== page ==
Poilievre climbs in polls after “bad week” according to Trudeau-funded journalists
Trudeau continues to sink in popularity despite the media’s best efforts to bail him out.

Mike Campbell

November 28, 2023

Pierre Poilievre has increased his lead over Prime Minister Justin Trudeau in the polls despite legacy media journalists branding the last several days as a “bad week” for the Conservative leader. 

Poilievre climbs in polls after “bad week” according to Trudeau-funded journalists

In a November 24 Nanos poll answered by 1000 Canadians nationwide, 43% of respondents indicated they plan to vote for the Conservative Party of Canada (CPC) in the next federal election.

Just 22% of respondents said they would vote for the Trudeau Liberals.

Nanos projects the CPC would win 213 seats if an election were held today, with the Liberals projected to win only 52 seats.

Meanwhile, as of November 26, 338Canada projects the CPC would win 208 seats compared to the Liberals winning 73. 

170 seats are required to form a majority government. 

The next federal election isn’t scheduled until October 2025. The Trudeau government is allowed to call an election before then, but it’s safe to assume that won’t happen too soon.

Legacy media goes all out after getting a raise from Trudeau 

On November 21, the Trudeau government announced they will be doling out up to 35% of mainstream media journalists’ salaries for the next four years, which can be up to $30,000 per employee.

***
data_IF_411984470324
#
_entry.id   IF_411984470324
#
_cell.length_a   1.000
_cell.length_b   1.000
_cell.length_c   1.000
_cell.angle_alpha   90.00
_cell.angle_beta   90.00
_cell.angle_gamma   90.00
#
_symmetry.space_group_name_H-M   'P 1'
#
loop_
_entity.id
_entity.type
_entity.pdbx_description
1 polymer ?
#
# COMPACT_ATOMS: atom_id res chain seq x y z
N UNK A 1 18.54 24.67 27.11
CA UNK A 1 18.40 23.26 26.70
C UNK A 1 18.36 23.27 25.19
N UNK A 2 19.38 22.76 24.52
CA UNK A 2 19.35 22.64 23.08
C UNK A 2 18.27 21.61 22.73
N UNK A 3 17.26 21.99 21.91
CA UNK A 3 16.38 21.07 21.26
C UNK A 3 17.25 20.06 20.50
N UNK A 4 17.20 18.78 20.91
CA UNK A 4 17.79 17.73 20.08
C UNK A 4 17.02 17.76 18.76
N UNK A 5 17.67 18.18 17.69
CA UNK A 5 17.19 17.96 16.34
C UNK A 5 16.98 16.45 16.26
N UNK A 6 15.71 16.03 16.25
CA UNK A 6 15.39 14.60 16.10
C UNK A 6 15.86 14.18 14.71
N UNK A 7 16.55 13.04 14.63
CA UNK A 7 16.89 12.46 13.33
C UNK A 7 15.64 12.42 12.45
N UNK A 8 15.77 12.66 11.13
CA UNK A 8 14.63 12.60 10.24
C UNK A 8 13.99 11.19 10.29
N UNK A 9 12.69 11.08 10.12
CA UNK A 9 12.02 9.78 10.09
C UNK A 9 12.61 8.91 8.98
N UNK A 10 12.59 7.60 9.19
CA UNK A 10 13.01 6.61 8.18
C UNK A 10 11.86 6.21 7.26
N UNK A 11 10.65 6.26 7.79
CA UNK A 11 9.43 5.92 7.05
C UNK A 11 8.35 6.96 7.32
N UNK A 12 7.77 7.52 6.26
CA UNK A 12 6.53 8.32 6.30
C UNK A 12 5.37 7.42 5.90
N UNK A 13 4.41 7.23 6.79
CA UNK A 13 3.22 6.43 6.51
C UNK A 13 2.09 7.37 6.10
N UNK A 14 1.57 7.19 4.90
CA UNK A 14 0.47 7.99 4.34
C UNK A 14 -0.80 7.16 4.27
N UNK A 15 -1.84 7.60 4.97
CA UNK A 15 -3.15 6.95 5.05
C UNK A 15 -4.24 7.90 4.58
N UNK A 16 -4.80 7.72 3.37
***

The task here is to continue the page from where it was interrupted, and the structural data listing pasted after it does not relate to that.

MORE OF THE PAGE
The Liberal government’s 2024 fiscal update states that they will be increasing the labour tax credit for newsrooms they consider a “qualifying journalism organization.” 

Immediately afterwards, headlines across several outlets went on attack mode against Pierre Poilievre. 

Reporters criticized Poilievre for voting against a new free trade deal agreement with Ukraine proposed by the Liberal Party, something the CPC claimed included carbon tax clauses that they couldn’t support. 

Legacy media journalists also accused Poilievre of bullying after he mocked a reporter for referencing a Canadian Press article that underwent three corrections. 

The reporter was accusing the leader of spreading a false media report regarding the Rainbow Bridge explosion, but Poilievre claimed he was merely relaying what the media was reporting in real-time. 

CBC panelist Chantal Hébert labelled Poilievre an “intellectual bully” who picks on people “smaller than him,” such as journalists.

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